Victor Vasarely, ‘Lapidaire’, 1968, Galerie du Griffon

Cette oeuvre sera incluse dans le catalogue raisonné en préparation par la Fondation Vasarely, Aix-en-Provence Cette oeuvre est le projet pour la réalisation de la page 3 de la monographie Vasarely II, Éditions du Griffon, Neuchâtel

Marcel Joray, Vasarely, Tome II, Arts plastiques du XXe siècle, Éditions du Griffon, Neuchâtel, 1965, reproduit page 3

Archives des Editions du Griffon

About Victor Vasarely

Considered one of the progenitors of Op Art for his optically complex and illusionistic paintings, Victor Vasarely spent the course of a long, critically acclaimed career seeking, and arguing for, an approach to art making that was deeply social. He placed primary importance on the development of an engaging, accessible visual language that could be universally understood—this language, for Vasarely, was geometric abstraction, more commonly known as Op Art. Through precise combinations of lines, geometric shapes, colors, and shading, he created eye-popping paintings, full of the illusion of depth, movement, and three-dimensionality. More than pleasing tricks for the eye, Vasarely insisted, “pure form and pure color can signify the world.”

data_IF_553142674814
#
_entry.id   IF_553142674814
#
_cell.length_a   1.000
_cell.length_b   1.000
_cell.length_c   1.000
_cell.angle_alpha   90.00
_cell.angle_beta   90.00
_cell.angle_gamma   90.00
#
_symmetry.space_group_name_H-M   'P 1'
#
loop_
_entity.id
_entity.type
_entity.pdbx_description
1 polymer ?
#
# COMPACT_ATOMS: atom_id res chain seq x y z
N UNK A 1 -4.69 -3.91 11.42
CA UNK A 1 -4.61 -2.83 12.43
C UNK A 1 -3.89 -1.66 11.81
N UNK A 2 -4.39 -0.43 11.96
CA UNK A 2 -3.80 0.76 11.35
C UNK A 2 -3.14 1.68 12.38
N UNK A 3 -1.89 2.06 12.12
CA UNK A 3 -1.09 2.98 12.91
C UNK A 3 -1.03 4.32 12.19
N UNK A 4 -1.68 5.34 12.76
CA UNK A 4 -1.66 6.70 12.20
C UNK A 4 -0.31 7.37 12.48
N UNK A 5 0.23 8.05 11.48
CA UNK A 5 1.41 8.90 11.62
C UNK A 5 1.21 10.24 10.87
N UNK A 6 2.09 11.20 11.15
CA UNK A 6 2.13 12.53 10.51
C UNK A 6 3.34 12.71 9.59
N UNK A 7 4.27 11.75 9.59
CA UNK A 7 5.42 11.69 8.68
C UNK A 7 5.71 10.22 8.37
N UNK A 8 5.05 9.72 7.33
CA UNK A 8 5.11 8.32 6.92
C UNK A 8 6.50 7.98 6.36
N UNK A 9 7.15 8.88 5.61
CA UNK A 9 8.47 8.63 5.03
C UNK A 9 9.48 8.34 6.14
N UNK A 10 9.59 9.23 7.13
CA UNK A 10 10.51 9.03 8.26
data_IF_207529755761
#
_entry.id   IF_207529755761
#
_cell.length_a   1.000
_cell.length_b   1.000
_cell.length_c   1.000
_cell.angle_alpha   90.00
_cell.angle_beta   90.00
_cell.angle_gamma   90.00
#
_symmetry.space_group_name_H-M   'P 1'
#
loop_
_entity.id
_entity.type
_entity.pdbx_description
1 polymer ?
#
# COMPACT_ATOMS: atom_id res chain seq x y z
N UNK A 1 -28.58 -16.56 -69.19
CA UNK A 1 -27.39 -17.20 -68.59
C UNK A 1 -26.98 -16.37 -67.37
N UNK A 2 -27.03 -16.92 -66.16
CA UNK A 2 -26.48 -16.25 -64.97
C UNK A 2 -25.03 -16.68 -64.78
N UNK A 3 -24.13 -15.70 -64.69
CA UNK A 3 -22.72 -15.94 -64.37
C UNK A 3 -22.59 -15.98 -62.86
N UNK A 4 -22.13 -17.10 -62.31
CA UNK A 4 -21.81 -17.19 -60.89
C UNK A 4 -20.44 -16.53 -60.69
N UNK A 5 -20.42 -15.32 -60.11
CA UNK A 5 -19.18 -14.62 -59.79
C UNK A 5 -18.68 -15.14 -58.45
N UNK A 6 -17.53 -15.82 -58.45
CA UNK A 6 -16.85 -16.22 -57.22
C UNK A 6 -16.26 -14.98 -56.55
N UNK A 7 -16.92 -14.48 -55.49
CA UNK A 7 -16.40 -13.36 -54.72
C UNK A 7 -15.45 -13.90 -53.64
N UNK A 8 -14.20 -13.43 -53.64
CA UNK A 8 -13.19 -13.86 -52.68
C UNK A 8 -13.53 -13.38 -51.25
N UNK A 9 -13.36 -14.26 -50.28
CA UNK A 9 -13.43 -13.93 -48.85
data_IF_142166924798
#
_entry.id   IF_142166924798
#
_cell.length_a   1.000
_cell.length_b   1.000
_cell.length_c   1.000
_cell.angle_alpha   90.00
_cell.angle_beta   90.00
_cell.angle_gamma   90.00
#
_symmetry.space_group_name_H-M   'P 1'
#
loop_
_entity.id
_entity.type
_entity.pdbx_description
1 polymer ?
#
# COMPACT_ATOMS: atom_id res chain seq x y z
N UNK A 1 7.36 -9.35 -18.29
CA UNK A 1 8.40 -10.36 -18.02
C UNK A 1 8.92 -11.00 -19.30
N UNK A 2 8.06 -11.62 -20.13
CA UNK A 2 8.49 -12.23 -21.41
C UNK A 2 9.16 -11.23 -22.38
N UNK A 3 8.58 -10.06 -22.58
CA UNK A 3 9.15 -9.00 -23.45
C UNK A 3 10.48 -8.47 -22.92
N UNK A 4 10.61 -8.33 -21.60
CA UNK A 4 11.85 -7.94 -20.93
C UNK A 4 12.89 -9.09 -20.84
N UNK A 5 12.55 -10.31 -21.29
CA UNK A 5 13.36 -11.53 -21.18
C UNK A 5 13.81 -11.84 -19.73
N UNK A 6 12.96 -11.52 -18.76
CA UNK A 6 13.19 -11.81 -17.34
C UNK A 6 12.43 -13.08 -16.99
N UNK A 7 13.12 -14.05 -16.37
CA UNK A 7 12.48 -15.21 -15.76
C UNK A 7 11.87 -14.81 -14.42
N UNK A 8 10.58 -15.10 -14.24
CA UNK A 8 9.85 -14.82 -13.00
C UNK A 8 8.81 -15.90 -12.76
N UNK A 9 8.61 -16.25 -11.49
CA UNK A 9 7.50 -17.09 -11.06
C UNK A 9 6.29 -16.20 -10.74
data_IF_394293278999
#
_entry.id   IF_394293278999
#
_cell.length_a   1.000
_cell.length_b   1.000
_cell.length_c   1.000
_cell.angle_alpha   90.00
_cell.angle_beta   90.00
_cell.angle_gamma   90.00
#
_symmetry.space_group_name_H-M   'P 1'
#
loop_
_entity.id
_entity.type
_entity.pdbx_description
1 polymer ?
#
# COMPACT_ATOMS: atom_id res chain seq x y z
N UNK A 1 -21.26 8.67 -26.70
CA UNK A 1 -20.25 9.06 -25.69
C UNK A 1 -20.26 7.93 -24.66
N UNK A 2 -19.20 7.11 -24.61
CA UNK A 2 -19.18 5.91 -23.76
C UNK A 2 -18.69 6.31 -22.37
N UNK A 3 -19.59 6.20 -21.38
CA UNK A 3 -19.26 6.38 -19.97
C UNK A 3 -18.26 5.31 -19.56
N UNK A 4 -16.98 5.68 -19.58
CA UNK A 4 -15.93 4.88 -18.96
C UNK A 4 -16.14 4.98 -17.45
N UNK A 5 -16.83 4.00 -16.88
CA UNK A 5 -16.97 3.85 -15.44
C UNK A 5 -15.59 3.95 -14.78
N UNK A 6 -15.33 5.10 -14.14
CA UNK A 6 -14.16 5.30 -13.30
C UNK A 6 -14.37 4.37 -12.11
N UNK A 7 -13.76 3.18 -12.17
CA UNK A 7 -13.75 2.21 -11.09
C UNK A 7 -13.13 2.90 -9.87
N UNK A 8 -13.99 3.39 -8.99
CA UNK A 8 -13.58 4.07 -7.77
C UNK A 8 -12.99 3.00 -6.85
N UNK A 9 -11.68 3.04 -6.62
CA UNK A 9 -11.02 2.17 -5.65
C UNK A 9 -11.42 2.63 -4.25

Hungarian-French, 1906-1997, Pécs, Hungary, based in Paris, France